20- Sep2019
Posted By: David McCallum

The CurEater: Because Art Nourishes Food – I’ll Eat You Up!

If I made mischief the way that Max did, chasing my dog with utensils and threatening to devour my progenitor, my wild rumpus would’ve been toast, but Max is merely sent to bed without supper. Thus begins the hunger induced, fever dream journey of Maurice Sendak’s classic children’s story Where the Wild Things Are, which serves as inspiration for a quartet of petit fours called Storybook Sweets, now available at the Morgan Library and Museum’s Morgan Café and Dining Room.

Pierpont Morgan earned his mammoth fortune and reputation financing some of the largest business enterprises that the world had ever seen, including General Electric and the U.S. Steel Corporation. In the last decades of his life, Morgan acquired a vast collection of art objects in a wide variety of mediums from around the world, including a massive repository of books, autographs and manuscripts. His collection eventually grew so large that, in 1902, he commissioned a magnificent building adjacent to his home at 219 Madison Avenue in New York City that serves as the anchor of the modern-day Morgan Library and Museum.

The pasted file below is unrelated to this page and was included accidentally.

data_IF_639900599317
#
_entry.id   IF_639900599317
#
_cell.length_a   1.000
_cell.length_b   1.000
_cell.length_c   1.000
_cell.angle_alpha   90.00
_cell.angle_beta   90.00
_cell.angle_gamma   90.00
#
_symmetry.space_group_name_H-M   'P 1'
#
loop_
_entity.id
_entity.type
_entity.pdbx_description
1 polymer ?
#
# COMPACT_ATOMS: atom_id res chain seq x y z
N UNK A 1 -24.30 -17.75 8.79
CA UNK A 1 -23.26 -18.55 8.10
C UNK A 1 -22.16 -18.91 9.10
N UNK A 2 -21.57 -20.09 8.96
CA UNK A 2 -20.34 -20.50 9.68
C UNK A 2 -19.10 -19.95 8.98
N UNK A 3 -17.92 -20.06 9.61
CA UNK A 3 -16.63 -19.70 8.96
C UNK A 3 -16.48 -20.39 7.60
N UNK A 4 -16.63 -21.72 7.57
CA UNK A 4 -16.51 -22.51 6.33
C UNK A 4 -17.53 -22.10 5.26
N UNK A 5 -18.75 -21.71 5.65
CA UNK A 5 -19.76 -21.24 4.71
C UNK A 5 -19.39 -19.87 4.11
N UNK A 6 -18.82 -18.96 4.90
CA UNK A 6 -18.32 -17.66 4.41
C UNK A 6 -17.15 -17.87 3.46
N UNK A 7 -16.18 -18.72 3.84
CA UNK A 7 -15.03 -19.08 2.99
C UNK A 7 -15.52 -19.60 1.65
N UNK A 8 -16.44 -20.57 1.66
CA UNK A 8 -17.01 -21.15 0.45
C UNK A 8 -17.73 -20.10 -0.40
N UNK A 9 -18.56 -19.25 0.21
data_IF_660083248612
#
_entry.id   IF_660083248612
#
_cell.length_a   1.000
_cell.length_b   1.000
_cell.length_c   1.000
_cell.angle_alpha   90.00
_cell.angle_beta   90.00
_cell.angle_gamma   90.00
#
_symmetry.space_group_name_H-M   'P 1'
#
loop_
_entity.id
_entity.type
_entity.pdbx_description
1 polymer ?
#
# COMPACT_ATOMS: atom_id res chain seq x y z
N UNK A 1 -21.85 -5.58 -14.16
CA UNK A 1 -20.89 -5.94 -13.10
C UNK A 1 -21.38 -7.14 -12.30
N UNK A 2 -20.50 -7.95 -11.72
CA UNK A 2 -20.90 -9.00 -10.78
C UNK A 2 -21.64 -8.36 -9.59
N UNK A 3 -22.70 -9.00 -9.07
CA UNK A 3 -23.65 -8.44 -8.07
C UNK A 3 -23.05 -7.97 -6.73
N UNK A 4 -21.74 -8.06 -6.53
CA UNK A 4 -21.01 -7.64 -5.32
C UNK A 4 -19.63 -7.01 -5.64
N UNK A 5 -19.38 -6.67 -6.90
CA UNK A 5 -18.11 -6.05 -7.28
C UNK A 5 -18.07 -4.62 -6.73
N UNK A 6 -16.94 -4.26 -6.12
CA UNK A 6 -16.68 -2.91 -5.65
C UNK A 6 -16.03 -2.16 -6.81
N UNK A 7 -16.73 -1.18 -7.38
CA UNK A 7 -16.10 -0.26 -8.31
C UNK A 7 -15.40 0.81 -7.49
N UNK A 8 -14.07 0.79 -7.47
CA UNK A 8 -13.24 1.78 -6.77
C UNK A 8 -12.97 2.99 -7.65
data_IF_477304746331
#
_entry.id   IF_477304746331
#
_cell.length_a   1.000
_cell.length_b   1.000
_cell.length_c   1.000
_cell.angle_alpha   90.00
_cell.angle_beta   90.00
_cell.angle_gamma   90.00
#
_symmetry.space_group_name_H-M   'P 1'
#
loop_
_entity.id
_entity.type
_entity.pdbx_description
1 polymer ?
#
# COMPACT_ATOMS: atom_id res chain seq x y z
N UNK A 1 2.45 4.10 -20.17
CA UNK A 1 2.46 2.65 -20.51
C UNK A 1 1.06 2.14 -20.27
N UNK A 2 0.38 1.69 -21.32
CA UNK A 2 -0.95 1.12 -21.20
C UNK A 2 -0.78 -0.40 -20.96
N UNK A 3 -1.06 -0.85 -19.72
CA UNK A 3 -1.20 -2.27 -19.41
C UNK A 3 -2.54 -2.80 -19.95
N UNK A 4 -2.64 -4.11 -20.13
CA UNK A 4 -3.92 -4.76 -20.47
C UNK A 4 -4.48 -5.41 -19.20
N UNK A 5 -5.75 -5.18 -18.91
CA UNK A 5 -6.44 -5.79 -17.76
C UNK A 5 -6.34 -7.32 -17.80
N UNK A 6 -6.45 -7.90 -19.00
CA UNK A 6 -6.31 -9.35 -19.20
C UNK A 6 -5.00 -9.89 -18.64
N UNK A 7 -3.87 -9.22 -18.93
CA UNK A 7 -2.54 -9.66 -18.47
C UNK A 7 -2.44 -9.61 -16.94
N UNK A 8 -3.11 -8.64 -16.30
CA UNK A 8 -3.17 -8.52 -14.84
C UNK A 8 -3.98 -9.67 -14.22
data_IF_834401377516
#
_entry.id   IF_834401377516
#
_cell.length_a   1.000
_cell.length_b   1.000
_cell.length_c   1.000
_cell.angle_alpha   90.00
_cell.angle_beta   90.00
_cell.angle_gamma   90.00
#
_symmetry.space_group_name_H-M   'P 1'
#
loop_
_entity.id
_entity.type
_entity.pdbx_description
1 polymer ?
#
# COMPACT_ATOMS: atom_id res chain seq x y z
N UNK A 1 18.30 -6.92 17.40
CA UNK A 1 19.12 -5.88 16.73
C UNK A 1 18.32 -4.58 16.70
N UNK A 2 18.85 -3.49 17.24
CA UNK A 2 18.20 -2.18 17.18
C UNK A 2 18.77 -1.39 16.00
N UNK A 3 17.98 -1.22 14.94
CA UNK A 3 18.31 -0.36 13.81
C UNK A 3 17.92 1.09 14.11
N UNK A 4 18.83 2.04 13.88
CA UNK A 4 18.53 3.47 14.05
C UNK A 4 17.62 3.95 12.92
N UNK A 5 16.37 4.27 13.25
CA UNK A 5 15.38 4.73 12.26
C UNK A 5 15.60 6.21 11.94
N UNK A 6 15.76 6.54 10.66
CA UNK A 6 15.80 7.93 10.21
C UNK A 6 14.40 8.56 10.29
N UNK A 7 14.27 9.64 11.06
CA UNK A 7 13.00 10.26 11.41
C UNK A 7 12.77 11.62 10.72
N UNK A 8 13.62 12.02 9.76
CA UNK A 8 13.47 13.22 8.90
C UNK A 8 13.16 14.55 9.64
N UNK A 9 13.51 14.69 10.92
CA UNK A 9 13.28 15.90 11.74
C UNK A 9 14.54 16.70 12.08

Hiding amongst the ancient leather-bound tomes of Pierpont’s collection, two first edition copies of Where the Wild Things Are gnash their terrible teeth and show their terrible claws, but do not roar their terrible roars. It’s a library. One copy hails from Sendak’s psychiatrist’s collection, while the other is inscribed to his heart surgeon. Presumably, a third copy at some point went to Oliver Knussen who, from 1979 to 1983, was commissioned by the Opera National in Brussels to compose the operatic version of Where the Wild Things Are to Sendak’s libretto; however, it is Sendak’s design for the production that is featured in the Morgan’s exhibition Drawing the Curtain: Maurice Sendak’s Designs for Opera and Ballet.